To find true success in life, serve God first, actor Jonathan Roumie tells graduates

By Richard Szczepanowski | OSV News

Actor Jonathan Roumie urged graduates of The Catholic University of America May 11 to represent Jesus Christ to the world, pray more and surrender to the will of God in order to find true success in their lives.

“The more you commit (to God), the deeper he takes you. The more you love him, the higher you go. The more you seek him, the wilder your journey gets,” said Roumie, the commencement speaker and honorary doctoral degree recipient at the university’s 135th annual commencement exercises.

“When you serve God first — not yourself first — then that is when your true success begins.”

Under sunny skies and slightly cool temperatures, nearly 1,280 doctorate, master’s and bachelor’s degrees were bestowed at the ceremony, held on the east portico of the Basilica of the National Shrine of the Immaculate Conception in Washington.

Actor Jonathan Roumie gives the commencement address during the graduation ceremony at The Catholic University of America in Washington May 11, 2024. (OSV News photo/Denny Henry, Catholic University of America)

Roumie is best known for starring as Jesus in “The Chosen,” a television series about the life and ministry of Jesus of Nazareth that is distributed worldwide. Now in its fourth season, the series is streamed on several platforms, including Prime Video, The CW, Peacock and Netflix.

“You don’t need to play Jesus for the world in order to be Jesus to the world. I’ve realized that just because I play Jesus on a TV show, doesn’t mean I can or should stop being Christ to everyone I meet when the cameras turn off,” Roumie told the graduates. “We all have the opportunity to represent him in our own lives, through our actions and choices.”

He also urged the graduates to “pray more. Prayer is our only hope in times of desperation,” and he encouraged them in tough times to rely on “the game-changing triumvirate — prayer fasting, repentance.” He also recommended regular praying of the Chaplet of Divine Mercy and the rosary.

“God can and will use any means necessary to call us to him,” the actor said.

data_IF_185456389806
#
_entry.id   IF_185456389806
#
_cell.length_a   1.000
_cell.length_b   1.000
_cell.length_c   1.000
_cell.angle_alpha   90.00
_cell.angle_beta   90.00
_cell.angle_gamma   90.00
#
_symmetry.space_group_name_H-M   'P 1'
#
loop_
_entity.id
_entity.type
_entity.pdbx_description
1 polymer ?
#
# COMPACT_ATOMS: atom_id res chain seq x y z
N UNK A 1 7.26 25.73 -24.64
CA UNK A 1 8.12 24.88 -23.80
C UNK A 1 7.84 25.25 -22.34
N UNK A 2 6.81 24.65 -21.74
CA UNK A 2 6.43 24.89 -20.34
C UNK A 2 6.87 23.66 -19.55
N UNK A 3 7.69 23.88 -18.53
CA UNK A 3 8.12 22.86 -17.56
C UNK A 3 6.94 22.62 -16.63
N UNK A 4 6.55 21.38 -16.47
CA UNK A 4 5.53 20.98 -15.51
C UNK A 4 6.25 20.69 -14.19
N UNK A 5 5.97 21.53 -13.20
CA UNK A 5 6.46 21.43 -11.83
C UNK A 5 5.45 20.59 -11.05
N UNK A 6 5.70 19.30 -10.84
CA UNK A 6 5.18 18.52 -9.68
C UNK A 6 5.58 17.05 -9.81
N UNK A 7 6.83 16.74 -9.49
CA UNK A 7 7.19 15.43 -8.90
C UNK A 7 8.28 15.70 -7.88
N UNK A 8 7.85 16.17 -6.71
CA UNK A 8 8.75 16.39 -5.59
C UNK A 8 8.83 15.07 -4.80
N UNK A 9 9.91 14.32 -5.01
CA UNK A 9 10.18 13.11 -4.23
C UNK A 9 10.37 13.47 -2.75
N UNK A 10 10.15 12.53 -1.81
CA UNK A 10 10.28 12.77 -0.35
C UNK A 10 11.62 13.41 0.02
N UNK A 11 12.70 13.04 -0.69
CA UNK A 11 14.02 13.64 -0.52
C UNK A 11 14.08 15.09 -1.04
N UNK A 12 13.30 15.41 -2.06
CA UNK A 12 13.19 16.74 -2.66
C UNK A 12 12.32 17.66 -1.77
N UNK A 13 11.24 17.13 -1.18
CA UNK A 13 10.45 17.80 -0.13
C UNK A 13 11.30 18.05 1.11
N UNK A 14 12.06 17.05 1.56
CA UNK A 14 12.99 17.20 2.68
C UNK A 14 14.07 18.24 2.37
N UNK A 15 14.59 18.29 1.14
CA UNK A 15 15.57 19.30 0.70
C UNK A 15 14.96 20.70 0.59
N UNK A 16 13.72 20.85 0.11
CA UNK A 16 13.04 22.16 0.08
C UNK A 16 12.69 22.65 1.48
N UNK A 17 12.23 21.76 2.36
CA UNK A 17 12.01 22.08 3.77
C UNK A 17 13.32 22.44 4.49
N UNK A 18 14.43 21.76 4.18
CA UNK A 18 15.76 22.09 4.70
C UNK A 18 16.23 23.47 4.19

Roumie, the son of an Egyptian-born father and Irish mother, was baptized into the Orthodox Church and later converted to Catholicism. He serves as a Eucharistic minister at his parish and sometimes hosts live prayers and recitations of the Chaplet of Divine Mercy on Instagram.

He was a keynote speaker at the 2023 March for Life, and is a contributor to Hallow, a Catholic prayer and meditative app that includes Bible readings, novenas, recitation of the rosary, other prayers, music and other features.

In announcing that Roumie would give the commencement address and be honored with an honorary doctorate degree, Catholic University said it was doing so in recognition of the actor’s “dedication to evangelizing and communicating the faith to millions of people globally and steadfastly living his faith with kindness and joy.”

“Millions of people have had their lives changed for the better by Jonathan Roumie through his portrayal of Jesus Christ, his voice on the Hallow app, and in his many appearances where he advocates for the Catholic faith and the teachings of the Church,” Peter Kilpatrick, the university’s president, said in a statement prior to the ceremony. “Jonathan’s work is a testament to how lay Catholics can use their God-given talents to deliver messages of hope, belief, and bring people closer to God.”

At the start of his address, the actor joked about his role as Jesus and told the graduates that his speech would be “Sermon on the Mount 2024.”

“The last time I spoke at a crowd this big there were loaves and fishes … I hope you all have eaten because I have nothing,” he said.

Referring to his honorary degree, Roumie said, “I am going to milk this degree for everything it’s worth to the end of my days — especially to my cousin who is an actual MD and went to medical school.”